(Video of this morning’s entire committee meeting, from Seattle Channel; West Seattle item starts at 21:10)
We’re at Seattle City Hall, where the Council’s Committee for the Built Environment has just – with what chair Councilmember Sally Clark described as some frustration – voted 3-0 to deny the appeal of the California SW rezoning proposal, and send it to the full council for a final vote. That comes 3 years after the emergence of the proposal to rezone a block of California SW between Hinds and Hanford for taller buildings and bigger commercial spaces. The vote followed almost half an hour total of oral arguments from opponents – mostly neighbors who had filed formal appeals – and supporters, including area business/property owner Roger Cayce. Click ahead for details on what preceded the vote (we are progressively adding more details to the story before moving on from City Hall, where we’re also now monitoring the same committee’s forthcoming vote on the Multi-Family Code (which addresses townhouse design – and much more – and has been years in the making):
The proposal approved by the committee today first came to light in early November 2007. Thought there is not, and has not yet been, a specific redevelopment proposal for the area, the rezoning supporters have contended – as they did again today – that the current zoning makes new projects economically unfeasible. The formal applicant throughout the process has been consultant Josh Stepherson, representing a group of property owners most visibly including local real-estate entrepreneurs Roger Cayce and Mike Gain.
While the proposal lay idle for all of 2009, this year it revived with the Department of Planning and Development’s recommendation that it be approved. That led to a multi-part hearing before the city Hearing Examiner – it included an appeal of a separate determination that it had no significant environmental impact (environment in this context including factors such as traffic, not just ecology), as well as the formal public hearing on whether the proposal should be approved.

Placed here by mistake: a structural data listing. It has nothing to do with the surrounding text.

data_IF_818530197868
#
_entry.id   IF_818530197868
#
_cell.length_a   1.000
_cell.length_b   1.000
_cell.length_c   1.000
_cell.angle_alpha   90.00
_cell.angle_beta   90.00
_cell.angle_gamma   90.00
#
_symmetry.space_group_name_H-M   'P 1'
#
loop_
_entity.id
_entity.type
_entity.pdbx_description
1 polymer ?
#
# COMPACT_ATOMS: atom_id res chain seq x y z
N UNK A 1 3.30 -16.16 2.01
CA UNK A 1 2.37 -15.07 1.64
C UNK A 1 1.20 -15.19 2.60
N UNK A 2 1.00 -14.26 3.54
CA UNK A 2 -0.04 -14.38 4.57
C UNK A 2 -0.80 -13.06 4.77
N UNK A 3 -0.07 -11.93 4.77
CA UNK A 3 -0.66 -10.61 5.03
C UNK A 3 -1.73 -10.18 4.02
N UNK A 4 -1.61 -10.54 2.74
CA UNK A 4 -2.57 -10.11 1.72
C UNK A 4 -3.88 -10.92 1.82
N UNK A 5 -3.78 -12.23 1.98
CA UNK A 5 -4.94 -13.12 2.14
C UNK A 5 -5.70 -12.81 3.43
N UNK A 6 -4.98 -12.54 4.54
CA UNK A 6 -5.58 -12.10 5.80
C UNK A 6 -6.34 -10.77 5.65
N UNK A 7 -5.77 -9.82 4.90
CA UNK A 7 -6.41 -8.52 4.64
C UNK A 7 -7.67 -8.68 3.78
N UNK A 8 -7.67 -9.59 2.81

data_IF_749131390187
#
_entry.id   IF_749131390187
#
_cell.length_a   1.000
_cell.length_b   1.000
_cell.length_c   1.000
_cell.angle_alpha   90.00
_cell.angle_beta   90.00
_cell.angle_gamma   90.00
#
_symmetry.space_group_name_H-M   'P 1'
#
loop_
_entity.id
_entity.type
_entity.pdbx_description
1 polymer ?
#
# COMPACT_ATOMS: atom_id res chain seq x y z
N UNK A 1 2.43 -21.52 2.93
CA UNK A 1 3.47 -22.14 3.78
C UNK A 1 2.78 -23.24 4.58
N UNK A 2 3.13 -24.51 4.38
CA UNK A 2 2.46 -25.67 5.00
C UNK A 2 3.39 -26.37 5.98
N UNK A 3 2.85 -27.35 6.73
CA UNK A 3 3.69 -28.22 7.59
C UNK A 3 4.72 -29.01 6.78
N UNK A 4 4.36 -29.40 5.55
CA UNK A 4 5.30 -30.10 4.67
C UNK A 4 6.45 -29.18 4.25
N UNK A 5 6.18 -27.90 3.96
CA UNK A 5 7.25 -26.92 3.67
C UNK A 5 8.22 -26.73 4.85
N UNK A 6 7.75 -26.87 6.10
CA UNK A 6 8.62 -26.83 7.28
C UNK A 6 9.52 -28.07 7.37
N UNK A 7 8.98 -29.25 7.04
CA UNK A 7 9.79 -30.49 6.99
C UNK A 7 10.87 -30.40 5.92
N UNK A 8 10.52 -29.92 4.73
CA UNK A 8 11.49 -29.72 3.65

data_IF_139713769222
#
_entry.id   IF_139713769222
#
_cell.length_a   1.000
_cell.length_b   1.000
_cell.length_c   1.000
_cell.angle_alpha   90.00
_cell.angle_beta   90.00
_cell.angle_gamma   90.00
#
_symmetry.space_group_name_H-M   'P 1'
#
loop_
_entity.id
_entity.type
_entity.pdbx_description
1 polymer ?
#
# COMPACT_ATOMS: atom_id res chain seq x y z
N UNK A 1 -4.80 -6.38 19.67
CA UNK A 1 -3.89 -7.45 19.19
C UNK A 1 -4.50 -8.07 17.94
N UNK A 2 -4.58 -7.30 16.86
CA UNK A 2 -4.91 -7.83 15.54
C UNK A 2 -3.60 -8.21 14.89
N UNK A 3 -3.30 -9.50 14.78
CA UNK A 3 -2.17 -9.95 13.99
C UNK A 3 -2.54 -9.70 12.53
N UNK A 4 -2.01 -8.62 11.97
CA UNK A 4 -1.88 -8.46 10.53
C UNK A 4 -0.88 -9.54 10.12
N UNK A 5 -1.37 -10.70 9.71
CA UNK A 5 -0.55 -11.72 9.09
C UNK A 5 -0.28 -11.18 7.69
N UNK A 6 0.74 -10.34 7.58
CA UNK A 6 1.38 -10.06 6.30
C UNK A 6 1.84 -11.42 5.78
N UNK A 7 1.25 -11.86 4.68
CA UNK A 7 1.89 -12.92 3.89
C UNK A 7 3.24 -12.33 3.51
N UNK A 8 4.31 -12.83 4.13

When her report came out, it denied the appeal and affirmed the DPD recommendation for approval. Opponents then filed what the city counted as six appeals – which would have to be considered by this council committee, which started that process at the previous meeting.
At that meeting, committee chair Councilmember Sally Clark had made provisions for a possible third committee meeting on the proposal, but decided today to go ahead with a vote, while voicing some “frustration” that many of the opponents’ points could not be considered – particularly their contention that the rezone wouldn’t fit with the Admiral Neighborhood Plan. Apparently, the plan’s “goals and objectives” are all that count in proceedings like this – and the committee said they’d checked that with the City Attorney’s Office – not its narrative, as worked out in an arduous neighborhood-involved process more than a decade ago.
In addition to the contention that the rezone wasn’t in the spirit of the Neighborhood Plan, as argued before the council by Dennis Ross, neighbors also said the city had erred in dismissing their concerns about views – Phil Wingard argued this point, saying some views were legally protected, though the city contended it had nothing of the sort on record – and Cole Peck contended, among other points, the process had not given neighbors or other concerned parties their due, given that there was only one official public meeting (November 29, 2007). All three were among those who had spoken in the Hearing Examiner’s chambers during the hearing there three months ago.
The four speakers for the rezone were consultant Stepherson, property owner Cayce, city planner Shelley Bolser, and local architect/developer Brandon Nicholson, who, when the proposal emerged in 2007, had been active with the Admiral Neighborhood Association, which ultimately opposed it; our coverage of a December 2007 ANA discussion of the proposal quoted Nicholson as saying then that he thought the supporters had “a case” for getting it approved. In general, they refuted the opponents’ contentions, insisting the rezone made sense.
(still more to come … to be continued…)